Discussion of all aspects of multiplayer development: unit balancing, map development, server development, and so forth.
... but at the skill levels where a player is getting their first impression, do they even have enough skill to detect imbalances? Or would they rather just see a fun map, realize it's unbalanced later, and then see all those other maps.Yogibear wrote:Yes on both .Derekkk wrote:I guess the developers have the final say in all issues, but I would also believe that they would like more people to enjoy wesnoth too.
Actually, i think we are indeed sort of ambiguous about the mainline multiplayer maps. We do have a certain standard of balance and uniqueness we want to keep. And like for example looking at portraits it is a very high standard.
Isar's cross and the rumble map don't meet that standard. Now we simply need to make a decision: Do we want to keep the standard or not?
I do not agree, that if we include some fun but imbalanced maps, multiplayer would suddenly turn into a bunch of crap. After all, users can still decide by themselves what map they want to play and the balanced maps don't mysteriously vanish all of a sudden, just because there is some more imbalanced ones.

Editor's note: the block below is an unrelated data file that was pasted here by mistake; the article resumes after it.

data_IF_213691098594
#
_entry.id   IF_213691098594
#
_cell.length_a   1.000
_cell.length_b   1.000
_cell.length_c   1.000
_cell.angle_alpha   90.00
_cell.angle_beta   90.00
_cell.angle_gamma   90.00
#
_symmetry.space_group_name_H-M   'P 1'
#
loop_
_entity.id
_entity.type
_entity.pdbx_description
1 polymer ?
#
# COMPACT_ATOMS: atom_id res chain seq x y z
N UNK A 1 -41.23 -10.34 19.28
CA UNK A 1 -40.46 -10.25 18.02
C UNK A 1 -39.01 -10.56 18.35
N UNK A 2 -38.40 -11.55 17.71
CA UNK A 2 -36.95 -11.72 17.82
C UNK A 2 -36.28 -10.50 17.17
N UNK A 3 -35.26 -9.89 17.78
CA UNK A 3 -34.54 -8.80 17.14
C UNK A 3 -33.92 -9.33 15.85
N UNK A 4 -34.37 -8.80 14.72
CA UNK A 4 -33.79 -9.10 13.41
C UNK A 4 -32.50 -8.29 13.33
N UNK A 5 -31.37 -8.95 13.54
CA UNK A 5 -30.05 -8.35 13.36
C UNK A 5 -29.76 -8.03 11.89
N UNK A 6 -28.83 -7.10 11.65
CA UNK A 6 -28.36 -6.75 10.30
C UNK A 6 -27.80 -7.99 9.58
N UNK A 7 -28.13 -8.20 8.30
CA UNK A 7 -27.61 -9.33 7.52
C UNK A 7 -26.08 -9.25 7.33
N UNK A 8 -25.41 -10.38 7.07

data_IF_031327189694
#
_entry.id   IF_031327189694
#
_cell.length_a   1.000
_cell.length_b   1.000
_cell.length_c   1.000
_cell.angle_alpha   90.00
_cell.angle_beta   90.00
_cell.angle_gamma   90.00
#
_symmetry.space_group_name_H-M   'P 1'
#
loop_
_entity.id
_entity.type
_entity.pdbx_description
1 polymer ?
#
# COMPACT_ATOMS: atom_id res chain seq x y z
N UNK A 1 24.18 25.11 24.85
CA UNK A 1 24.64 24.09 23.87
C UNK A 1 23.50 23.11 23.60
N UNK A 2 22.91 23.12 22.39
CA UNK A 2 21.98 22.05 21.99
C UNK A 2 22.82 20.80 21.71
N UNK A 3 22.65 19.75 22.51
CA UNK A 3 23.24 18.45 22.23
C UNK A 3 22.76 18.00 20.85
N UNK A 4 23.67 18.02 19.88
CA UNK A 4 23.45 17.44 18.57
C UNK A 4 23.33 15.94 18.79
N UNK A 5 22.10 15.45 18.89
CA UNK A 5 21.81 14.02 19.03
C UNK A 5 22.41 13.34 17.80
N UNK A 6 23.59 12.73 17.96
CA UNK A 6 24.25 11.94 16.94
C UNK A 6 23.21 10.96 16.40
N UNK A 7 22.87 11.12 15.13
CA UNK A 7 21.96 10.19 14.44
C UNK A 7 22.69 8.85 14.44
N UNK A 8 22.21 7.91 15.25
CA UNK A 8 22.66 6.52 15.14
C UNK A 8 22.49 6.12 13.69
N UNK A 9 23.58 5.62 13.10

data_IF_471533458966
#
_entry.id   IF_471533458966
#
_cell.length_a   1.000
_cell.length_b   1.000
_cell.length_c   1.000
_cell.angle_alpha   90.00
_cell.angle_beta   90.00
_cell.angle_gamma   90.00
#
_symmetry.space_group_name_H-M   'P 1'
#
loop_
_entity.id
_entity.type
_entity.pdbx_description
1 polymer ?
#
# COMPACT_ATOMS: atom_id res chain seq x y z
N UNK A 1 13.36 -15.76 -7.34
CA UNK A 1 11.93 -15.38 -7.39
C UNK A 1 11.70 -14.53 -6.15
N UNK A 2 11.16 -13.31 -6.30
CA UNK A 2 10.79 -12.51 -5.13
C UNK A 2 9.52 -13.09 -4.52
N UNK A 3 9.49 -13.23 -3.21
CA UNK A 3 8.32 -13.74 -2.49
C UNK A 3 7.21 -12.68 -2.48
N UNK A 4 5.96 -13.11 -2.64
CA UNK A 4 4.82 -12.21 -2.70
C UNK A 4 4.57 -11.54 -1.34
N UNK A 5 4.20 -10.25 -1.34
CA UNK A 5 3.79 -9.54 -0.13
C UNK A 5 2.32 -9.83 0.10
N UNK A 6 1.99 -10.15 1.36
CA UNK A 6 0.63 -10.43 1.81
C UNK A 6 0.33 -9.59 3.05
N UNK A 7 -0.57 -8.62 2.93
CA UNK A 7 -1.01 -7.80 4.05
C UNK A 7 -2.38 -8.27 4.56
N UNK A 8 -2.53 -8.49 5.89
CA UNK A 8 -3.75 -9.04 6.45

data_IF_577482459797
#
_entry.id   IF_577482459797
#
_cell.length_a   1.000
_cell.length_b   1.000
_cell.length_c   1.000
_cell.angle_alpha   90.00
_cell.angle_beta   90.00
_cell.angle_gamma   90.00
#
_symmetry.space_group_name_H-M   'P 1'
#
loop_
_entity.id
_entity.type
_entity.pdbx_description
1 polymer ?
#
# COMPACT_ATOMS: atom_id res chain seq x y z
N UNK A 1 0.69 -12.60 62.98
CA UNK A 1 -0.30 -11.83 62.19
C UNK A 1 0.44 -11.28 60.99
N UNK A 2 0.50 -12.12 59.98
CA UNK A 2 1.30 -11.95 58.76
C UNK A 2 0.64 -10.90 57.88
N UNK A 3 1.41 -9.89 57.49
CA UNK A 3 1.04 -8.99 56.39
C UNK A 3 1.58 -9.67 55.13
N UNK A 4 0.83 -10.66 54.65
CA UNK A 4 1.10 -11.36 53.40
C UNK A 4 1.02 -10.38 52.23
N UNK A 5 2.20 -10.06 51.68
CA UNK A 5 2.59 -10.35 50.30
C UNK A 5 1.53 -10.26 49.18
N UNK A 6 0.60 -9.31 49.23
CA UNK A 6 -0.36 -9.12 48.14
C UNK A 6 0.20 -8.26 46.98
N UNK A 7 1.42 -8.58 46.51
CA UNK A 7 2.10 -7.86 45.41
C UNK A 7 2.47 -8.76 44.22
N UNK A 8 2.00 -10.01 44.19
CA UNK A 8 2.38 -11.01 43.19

However, what counts for many people is the first impression. The art guys (and girls, sorry kitty ) have decided that they want to make that impression as good as possible. Which is a wise choice in my opinion. For multiplayer, the situation is more complicated, because people have a lot of different expectations. Some only enjoy small maps as being fun, others regard balance as more important.
If we stick with the high standard (and Noy's statement implies that for me) and we define balance as the main criteria for that standard, then i suggest we should be consequent and remove isar's and rumble from mainline.
Instead we should provide an add-on (maybe "mp fun pack" or something ), that contains such stuff and is referenced accordingly, for example with a forum sticky or a mention in the server greeting message.
Please keep Isar's, though. I want to be able to play Wesnoth off only 30-45 minutes of free time.
Do they have enough skill to detect imbalances? Probably not--but that doesn't stop them from perceiving imbalances. It's unclear whether smaller maps are more prone to generating newbie misconceptions or not, but I would certainly suspect they are; games getting decided quicker and more easily means less time for the back-and-forth action that might mitigate a perception of imbalance.